|An alcoholic's paradise. Supermarket shelves loaded with vodka. There were more in the next aisle. Not to mention the bottles stacked in the bargain bins. I'd never seen anything like it - but this is common in Russian supermarkets.|
Sunday, 1 April 2012
Smokin' an' drinkin'
On the whole, I like Moscow.
In Russia, 70% of men smoke and 40% of women (2010 Health Survey report by Russia’s Health & Social Development Ministry). This is a lot compared to my country, where there has been considerable progress towards stamping out this vile drug addiction.
Unfortunately there is no restriction on smoking in restaurants or cafes in Russia and this is a bit limiting for us as I will not eat or drink in a place that is toxic and stinks. Many restaurants have no smoking areas (ask for ‘ne kooreesh’ if you really must eat in one), but often this is just an arbitrary line in the carpet. Regardless, the World Health Organisation warns that even in non-smoking areas the airborne toxic chemicals can be up to 4.5 times the recommended safe level. Fortunately there are a number, though not enough, cafes and restaurants that do not permit smoking in Moscow.
I was interested to find on our recent trip to Turkey, where people also puff like chimneys, that smoking is not permitted in enclosed public spaces such as restaurants.
The burden on the Russian health system must be enormous. Interestingly, though, the majority of men don’t get the opportunity to die of smoking-related diseases. Alcohol usually gets them first.
The average Russian drinks more than the equivalent of 18 litres of pure alcohol each year. That figure includes the entire population. Extract kiddies and non/moderate drinkers from the average and it must be closer to an incredible 30 litres a year. Putting this in a perspective wine drinkers will understand, the average 750 ml bottle of wine contains about 11% alcohol. That’s about .0825 mls of alcohol. Thirty litres of alcohol is thus equivalent to 363 bottles of wine. In other words, the average Russian is socking away the equivalent of roughly a full bottle of wine every single day. Having seen shelves of cheap vodka in the supermarkets, I can believe it. A large bottle of vodka costs $8Aus or less. According to a 2009 study, alcohol accounts for 52% of Russian deaths. In addition, about 14,000 traffic deaths each year are caused by drunk drivers (plus 60,000 serious injuries).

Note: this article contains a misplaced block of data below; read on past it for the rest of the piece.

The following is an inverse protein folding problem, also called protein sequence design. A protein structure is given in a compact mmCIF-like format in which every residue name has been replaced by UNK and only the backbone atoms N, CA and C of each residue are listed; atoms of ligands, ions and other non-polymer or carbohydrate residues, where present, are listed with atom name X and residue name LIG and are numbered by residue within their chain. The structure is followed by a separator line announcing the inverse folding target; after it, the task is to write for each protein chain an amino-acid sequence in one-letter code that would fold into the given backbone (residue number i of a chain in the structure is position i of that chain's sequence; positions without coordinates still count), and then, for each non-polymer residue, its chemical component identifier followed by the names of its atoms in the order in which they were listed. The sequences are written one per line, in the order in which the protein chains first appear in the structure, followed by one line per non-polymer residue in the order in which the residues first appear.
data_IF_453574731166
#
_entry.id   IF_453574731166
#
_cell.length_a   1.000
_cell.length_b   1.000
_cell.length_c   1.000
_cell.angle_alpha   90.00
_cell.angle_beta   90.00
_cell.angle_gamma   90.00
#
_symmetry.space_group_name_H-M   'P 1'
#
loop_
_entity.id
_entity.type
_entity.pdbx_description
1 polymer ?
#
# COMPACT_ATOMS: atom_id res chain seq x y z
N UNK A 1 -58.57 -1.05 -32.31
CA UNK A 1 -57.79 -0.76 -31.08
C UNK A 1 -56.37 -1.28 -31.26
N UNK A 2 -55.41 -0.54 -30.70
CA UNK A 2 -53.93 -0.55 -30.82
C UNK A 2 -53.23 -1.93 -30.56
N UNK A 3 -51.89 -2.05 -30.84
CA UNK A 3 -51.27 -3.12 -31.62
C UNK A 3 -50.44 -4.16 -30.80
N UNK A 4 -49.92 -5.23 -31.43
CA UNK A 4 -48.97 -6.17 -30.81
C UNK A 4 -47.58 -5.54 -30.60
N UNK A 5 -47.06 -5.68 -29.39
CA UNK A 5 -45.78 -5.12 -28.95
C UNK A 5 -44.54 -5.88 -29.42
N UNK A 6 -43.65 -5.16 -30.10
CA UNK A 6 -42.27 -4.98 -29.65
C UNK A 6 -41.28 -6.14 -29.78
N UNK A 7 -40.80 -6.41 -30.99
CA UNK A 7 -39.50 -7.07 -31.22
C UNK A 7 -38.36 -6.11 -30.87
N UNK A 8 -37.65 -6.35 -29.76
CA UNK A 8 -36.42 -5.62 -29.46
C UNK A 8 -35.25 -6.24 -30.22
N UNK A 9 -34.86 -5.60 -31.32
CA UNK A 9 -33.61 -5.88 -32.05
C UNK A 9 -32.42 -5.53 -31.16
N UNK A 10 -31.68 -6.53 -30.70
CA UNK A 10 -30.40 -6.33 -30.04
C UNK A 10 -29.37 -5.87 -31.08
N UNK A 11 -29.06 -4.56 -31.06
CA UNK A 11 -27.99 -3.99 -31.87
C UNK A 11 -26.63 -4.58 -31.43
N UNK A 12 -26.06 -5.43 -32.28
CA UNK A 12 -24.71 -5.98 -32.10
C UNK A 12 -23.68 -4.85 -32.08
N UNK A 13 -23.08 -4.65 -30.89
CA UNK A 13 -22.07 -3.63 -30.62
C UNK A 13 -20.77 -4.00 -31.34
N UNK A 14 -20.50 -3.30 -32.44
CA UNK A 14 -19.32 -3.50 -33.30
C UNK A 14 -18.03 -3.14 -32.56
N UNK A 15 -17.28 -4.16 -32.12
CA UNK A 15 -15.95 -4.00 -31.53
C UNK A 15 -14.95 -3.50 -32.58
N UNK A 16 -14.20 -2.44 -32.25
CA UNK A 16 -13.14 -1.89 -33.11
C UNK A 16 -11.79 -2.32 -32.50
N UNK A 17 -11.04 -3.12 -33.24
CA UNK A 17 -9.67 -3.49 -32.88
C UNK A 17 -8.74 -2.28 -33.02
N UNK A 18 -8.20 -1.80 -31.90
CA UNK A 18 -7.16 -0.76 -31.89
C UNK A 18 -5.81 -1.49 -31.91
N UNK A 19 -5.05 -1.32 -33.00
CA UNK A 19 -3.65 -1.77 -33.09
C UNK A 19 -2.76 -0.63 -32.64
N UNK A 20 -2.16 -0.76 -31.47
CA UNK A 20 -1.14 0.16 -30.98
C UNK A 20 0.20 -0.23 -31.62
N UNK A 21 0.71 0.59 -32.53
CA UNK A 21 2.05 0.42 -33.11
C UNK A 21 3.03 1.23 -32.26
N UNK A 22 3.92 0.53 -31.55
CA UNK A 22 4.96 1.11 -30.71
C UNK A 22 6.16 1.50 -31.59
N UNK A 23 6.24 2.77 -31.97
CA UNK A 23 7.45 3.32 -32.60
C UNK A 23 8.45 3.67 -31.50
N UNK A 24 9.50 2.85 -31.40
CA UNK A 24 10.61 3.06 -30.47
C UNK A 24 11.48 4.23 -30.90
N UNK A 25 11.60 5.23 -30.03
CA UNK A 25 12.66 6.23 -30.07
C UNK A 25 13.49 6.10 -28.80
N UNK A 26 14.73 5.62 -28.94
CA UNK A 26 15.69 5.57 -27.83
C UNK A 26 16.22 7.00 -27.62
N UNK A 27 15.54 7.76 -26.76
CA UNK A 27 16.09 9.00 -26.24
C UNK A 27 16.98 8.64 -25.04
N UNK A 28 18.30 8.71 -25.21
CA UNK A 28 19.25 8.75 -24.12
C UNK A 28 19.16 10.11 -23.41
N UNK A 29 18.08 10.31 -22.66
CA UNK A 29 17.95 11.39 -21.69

In 2009 the average life expectancy for men was 58 years. That’s the average. It means, of course, that half the males die before they reach 58.
Finally, a sobering word to any smokers reading this. Many years ago my father, who was a smoker, complained of shortness of breath. He was found to have a collapsed lung. The other was full of cancer. He spent the next 12 months, between operations and chemotherapy, dying in a manner more ghastly than you can possibly imagine. His generation did not know the hazards of smoking. Now, with endless warnings about the effects of tobacco, I cannot understand why any person would self-administer a substance so deadly that it can, among other horrible things, collapse lungs. If you must take poison, do yourself a favour and use cyanide. In return it will, unlike tobacco, do you the favour of killing you quickly and painlessly.
Oh, and by the way, the famous Marlboro Man from those old cigarette ads – all three of the people who appeared as cowboys in those ads, Wayne McLaren, Darrell Winfield and Dick Hammer, died of – you guessed it - lung cancer.